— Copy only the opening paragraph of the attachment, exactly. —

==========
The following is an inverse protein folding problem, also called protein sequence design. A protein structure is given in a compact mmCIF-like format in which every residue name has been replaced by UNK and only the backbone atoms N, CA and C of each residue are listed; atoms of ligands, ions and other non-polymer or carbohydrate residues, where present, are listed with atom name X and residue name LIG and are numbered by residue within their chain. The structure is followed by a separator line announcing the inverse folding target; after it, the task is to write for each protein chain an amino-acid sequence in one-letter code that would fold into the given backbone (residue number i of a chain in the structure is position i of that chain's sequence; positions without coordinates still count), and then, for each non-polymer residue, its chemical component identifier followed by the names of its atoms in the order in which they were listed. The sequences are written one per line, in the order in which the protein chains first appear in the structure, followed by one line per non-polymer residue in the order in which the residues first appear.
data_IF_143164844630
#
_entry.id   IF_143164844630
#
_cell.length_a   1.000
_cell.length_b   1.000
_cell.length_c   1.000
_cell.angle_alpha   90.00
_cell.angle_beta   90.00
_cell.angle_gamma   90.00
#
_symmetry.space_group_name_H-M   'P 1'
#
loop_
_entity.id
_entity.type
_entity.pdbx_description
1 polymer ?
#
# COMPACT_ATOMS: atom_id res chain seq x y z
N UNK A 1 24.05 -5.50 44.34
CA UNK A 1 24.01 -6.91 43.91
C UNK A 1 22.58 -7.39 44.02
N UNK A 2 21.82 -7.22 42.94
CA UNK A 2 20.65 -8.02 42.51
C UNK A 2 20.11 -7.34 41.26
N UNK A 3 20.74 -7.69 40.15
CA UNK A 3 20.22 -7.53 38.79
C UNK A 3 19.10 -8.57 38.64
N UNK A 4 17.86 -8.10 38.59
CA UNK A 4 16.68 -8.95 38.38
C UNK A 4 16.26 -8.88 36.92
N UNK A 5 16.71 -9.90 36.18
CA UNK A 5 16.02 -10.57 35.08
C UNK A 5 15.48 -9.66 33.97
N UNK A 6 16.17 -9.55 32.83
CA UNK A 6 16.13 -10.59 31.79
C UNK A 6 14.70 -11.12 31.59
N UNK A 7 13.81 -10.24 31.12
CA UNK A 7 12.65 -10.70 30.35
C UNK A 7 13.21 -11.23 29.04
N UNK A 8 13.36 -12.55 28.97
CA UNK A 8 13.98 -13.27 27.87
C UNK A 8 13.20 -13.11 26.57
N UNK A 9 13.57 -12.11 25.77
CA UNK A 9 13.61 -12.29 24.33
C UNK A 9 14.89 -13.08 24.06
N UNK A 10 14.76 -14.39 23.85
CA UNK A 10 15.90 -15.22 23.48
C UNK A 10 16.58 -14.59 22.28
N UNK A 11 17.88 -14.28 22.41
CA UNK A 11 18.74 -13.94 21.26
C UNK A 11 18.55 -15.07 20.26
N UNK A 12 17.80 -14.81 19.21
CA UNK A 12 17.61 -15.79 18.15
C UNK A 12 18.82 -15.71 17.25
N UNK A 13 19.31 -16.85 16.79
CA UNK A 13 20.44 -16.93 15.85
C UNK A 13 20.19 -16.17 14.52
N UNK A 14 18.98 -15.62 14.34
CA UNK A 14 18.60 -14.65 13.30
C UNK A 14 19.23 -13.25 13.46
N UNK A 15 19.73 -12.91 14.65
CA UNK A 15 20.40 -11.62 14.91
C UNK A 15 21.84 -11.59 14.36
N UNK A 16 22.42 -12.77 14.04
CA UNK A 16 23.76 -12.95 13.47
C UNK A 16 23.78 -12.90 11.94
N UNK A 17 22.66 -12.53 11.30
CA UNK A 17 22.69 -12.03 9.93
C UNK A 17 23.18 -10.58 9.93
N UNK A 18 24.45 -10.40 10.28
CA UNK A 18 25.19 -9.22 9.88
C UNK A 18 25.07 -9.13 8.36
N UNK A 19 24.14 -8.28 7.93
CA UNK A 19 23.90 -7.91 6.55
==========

The following is an inverse protein folding problem, also called protein sequence design. A protein structure is given in a compact mmCIF-like format in which every residue name has been replaced by UNK and only the backbone atoms N, CA and C of each residue are listed; atoms of ligands, ions and other non-polymer or carbohydrate residues, where present, are listed with atom name X and residue name LIG and are numbered by residue within their chain. The structure is followed by a separator line announcing the inverse folding target; after it, the task is to write for each protein chain an amino-acid sequence in one-letter code that would fold into the given backbone (residue number i of a chain in the structure is position i of that chain's sequence; positions without coordinates still count), and then, for each non-polymer residue, its chemical component identifier followed by the names of its atoms in the order in which they were listed. The sequences are written one per line, in the order in which the protein chains first appear in the structure, followed by one line per non-polymer residue in the order in which the residues first appear.